The Christian faith in China, sometimes illegally, sometimes condoned by the government, is growing fast, faster than other religions. Journalist Ian Johnson, author of the upcoming book The Souls of China: The Return of Religion After Mao, explains in the Spectator why.
Many Chinese converts do not want their faith to be controlled by the government — and so they join covert congregations like the one at Zion, which was founded in 2009. ‘For every one of the official churches, there’s at least another unregistered church,’ explains Ian Johnson, author of a new book on China’s religious revival, Lost Souls of China. ‘Many of those who attend “house” churches started by going to official churches and then branched out.’ The number of Christians is now estimated at around 60 to 70 million — much higher than official reports suggest.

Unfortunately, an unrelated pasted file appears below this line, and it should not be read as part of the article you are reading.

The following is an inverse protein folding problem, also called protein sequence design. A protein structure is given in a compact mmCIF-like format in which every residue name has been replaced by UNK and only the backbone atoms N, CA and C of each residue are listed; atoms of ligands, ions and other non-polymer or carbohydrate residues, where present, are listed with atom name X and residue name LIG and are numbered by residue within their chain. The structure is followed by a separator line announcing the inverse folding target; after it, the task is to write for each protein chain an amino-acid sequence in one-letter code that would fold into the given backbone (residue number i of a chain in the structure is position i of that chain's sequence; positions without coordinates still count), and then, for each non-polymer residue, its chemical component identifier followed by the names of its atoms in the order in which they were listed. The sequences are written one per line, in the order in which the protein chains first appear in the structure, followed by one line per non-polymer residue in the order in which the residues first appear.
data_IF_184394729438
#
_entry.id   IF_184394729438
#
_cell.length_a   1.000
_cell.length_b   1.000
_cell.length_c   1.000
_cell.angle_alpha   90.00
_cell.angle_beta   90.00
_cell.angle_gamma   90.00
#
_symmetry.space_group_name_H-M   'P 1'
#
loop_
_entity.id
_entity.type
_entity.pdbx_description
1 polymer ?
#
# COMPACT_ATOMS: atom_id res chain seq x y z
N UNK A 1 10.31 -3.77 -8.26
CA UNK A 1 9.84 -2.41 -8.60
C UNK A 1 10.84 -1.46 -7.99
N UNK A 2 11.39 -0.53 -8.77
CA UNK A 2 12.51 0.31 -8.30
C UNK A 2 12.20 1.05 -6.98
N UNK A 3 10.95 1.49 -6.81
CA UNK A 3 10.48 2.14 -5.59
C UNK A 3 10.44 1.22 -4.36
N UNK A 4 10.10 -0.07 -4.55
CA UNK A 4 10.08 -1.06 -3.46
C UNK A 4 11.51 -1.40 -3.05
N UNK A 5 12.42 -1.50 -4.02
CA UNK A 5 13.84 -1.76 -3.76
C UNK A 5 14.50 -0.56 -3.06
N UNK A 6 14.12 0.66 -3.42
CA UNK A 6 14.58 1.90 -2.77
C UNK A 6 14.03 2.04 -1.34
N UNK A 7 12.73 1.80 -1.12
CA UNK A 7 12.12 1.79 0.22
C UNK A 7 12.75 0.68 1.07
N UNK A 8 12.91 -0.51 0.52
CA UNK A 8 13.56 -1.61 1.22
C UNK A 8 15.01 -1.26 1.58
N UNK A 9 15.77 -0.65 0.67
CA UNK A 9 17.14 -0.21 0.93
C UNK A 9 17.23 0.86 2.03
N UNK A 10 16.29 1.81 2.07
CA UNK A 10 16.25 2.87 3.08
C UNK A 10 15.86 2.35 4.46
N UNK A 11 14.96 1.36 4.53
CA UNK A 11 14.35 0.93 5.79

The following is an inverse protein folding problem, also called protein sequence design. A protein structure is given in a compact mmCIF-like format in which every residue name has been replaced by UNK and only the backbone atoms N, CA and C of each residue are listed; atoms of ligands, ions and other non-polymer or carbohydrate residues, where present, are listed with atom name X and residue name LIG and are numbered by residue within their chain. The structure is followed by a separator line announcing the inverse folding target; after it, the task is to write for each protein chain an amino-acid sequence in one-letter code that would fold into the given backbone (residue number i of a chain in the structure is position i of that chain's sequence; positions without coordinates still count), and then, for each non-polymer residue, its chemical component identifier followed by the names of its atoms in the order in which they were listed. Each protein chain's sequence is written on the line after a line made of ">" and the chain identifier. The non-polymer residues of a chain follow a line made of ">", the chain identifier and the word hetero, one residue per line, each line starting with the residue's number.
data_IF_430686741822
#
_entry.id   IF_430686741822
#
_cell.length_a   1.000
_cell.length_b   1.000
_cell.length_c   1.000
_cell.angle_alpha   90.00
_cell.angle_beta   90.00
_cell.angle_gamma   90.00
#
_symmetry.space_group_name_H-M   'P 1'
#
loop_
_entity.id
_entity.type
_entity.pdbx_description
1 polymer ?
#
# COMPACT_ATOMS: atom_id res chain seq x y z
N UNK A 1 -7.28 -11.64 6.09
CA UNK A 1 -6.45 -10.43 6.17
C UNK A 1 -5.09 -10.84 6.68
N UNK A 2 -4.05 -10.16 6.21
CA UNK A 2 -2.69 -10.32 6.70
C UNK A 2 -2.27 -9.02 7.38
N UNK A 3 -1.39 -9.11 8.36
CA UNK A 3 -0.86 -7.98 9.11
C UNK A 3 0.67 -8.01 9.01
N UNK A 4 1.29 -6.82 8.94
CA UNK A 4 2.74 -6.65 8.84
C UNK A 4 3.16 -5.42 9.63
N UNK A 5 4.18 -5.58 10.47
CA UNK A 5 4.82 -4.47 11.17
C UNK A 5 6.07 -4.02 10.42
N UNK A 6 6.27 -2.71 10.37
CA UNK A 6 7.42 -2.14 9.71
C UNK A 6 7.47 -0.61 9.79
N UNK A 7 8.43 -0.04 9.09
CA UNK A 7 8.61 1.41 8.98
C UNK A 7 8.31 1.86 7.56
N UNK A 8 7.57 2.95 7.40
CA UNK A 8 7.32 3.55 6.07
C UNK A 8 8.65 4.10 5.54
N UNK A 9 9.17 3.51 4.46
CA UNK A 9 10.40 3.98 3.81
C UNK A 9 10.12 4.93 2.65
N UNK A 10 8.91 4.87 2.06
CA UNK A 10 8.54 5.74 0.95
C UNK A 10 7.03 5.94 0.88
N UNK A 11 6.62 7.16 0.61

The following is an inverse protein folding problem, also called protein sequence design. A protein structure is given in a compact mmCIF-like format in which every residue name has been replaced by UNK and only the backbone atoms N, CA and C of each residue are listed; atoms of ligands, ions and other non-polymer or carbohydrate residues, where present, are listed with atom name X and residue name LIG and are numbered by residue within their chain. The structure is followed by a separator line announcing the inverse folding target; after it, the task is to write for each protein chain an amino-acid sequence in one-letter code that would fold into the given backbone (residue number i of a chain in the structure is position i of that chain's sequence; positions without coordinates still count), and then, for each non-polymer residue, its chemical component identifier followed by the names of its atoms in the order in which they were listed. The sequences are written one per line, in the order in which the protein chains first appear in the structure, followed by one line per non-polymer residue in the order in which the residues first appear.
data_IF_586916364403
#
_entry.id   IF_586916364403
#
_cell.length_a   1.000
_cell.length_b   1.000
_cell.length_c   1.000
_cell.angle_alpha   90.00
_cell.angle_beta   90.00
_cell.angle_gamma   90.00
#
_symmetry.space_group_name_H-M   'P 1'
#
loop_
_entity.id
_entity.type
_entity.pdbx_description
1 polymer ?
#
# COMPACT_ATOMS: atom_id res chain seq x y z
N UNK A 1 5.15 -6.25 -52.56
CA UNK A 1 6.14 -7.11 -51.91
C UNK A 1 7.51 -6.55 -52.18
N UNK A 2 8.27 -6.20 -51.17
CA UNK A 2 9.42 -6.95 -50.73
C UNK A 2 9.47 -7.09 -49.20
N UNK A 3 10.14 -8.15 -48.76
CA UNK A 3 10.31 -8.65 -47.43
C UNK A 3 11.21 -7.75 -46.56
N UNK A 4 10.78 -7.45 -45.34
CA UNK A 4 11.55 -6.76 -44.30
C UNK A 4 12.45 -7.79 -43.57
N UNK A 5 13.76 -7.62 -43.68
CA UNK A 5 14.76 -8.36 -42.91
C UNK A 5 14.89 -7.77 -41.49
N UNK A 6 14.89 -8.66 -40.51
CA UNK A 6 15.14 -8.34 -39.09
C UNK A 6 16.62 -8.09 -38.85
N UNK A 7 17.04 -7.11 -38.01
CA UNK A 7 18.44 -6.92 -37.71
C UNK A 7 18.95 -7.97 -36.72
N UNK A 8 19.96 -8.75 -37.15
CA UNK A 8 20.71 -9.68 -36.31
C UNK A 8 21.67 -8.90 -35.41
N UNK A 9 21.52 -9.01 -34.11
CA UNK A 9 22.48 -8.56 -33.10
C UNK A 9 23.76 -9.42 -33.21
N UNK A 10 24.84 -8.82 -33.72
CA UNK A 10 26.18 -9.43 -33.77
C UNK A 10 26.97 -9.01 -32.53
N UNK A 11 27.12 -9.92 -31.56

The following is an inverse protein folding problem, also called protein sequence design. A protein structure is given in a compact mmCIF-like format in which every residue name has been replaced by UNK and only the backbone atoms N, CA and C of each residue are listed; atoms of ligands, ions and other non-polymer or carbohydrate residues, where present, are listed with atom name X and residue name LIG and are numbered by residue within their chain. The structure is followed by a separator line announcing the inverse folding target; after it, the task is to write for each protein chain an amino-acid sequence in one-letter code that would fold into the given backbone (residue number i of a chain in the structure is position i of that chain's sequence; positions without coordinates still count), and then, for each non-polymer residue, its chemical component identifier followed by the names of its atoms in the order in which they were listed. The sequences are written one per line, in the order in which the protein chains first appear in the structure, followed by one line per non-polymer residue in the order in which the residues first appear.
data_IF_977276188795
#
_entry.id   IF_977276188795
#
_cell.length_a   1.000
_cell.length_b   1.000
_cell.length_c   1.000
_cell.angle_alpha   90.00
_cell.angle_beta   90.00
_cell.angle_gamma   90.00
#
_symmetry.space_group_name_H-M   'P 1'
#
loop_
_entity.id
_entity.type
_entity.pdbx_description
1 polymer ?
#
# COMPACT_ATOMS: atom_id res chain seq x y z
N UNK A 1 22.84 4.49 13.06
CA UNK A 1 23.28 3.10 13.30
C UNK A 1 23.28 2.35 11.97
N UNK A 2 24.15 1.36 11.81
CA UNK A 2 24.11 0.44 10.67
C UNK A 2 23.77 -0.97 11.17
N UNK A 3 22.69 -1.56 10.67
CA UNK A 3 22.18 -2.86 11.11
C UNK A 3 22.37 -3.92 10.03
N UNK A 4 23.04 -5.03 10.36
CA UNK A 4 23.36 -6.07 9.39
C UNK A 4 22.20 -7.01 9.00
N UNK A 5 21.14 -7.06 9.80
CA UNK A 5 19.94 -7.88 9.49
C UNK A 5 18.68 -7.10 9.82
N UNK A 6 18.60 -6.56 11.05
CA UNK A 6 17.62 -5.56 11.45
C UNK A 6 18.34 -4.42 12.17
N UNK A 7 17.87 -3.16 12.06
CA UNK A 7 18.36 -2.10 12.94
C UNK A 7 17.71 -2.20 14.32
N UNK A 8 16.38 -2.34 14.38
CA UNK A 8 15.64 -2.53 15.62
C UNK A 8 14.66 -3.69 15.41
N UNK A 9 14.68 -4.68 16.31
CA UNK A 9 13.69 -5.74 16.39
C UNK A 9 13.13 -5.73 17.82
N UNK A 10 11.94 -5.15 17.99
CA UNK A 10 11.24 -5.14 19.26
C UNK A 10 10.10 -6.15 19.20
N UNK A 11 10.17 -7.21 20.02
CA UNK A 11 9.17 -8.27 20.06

In Beijing, Christianity is permitted to thrive, as long as it does so quietly, but elsewhere in China there has been a crackdown. Last summer, in Zhejiang province — a region with a rich history of missionary activity — crosses were removed from the exteriors of more than 1,000 churches….
Christianity is growing fast within cities among the young and well-educated Chinese. ‘People don’t see a contradiction between modernity and Christianity,’ Ian Johnson says. ‘Particularly for many who are already westernised, or have studied abroad, Christianity may be more acceptable than Buddhism or Taoism.’
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